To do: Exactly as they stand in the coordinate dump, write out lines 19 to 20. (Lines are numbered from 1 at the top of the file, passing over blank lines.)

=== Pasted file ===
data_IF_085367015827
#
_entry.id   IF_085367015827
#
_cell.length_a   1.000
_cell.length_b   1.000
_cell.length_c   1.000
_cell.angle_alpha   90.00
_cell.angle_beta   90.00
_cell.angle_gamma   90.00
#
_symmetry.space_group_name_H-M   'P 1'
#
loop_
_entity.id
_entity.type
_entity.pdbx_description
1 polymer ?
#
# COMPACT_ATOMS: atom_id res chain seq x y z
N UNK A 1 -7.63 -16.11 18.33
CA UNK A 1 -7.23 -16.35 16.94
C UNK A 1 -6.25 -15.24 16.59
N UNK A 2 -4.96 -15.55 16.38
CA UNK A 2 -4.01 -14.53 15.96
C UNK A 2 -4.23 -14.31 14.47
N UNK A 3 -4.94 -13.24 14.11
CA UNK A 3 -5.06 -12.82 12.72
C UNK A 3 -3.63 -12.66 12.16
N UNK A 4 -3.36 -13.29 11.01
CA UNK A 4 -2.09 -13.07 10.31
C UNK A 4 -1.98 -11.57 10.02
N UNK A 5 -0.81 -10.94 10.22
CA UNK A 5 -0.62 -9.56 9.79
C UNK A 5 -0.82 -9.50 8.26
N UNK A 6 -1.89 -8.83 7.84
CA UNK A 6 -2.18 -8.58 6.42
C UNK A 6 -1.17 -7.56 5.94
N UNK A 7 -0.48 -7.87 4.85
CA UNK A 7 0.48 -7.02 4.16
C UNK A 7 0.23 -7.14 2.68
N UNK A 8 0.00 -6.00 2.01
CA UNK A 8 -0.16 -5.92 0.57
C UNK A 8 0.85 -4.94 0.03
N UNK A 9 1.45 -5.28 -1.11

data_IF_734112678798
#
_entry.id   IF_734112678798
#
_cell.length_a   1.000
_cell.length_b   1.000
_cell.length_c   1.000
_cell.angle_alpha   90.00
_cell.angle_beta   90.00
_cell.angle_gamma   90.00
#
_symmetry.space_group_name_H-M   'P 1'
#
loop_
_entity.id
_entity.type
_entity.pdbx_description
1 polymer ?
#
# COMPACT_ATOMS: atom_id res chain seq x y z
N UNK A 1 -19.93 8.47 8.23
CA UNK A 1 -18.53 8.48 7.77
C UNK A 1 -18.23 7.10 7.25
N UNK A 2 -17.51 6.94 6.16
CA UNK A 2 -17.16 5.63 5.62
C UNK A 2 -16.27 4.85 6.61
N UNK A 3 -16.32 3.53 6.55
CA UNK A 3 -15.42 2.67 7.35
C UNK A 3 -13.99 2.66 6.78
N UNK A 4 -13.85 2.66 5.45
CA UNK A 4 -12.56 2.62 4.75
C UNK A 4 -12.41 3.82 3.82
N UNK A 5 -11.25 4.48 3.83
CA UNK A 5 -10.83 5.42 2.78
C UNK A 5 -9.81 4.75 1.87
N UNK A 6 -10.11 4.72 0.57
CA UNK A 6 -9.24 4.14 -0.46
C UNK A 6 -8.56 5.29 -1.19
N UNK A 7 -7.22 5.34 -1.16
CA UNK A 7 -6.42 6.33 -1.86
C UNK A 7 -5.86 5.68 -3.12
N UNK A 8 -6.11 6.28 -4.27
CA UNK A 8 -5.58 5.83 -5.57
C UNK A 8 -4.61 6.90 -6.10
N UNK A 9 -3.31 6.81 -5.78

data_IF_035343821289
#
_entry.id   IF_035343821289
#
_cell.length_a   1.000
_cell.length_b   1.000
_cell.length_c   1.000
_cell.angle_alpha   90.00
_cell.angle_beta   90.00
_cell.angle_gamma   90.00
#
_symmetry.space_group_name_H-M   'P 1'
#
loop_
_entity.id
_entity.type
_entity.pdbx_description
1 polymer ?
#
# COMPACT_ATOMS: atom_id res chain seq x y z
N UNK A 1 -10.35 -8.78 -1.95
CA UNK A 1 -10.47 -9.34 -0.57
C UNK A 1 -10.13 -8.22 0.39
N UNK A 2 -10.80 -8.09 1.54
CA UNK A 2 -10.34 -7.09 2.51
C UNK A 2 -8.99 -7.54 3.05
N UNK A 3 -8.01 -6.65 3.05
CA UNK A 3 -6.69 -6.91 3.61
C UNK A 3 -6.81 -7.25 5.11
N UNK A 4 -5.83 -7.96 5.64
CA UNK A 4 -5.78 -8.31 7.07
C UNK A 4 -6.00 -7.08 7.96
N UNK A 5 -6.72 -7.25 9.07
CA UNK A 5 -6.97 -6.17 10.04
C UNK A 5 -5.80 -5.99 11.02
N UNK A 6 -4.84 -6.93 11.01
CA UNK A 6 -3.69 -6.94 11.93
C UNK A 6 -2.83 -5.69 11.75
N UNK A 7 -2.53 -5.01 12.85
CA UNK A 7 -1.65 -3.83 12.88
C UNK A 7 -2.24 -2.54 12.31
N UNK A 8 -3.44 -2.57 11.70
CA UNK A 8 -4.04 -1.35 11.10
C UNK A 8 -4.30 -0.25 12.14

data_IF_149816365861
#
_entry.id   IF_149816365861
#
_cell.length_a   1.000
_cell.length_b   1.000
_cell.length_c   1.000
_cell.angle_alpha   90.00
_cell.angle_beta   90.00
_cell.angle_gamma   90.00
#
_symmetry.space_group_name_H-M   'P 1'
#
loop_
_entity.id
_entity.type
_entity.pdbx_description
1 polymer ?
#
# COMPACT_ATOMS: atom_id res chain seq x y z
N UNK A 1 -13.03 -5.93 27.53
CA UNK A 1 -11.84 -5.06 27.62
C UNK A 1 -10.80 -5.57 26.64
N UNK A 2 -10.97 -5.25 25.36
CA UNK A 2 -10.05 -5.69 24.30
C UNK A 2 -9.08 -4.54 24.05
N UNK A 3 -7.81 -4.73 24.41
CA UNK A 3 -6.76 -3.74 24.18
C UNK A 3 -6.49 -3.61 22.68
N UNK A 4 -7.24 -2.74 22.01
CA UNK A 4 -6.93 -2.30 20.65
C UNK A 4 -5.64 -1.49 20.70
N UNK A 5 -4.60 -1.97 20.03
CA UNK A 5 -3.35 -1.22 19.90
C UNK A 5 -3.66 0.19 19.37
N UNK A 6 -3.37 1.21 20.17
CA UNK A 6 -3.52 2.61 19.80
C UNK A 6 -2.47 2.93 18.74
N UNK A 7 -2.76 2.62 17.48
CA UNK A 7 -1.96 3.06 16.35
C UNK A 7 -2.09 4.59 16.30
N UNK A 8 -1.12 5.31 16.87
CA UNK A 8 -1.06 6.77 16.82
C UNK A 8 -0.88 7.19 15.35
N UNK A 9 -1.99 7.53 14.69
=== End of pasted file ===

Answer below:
#
# COMPACT_ATOMS: atom_id res chain seq x y z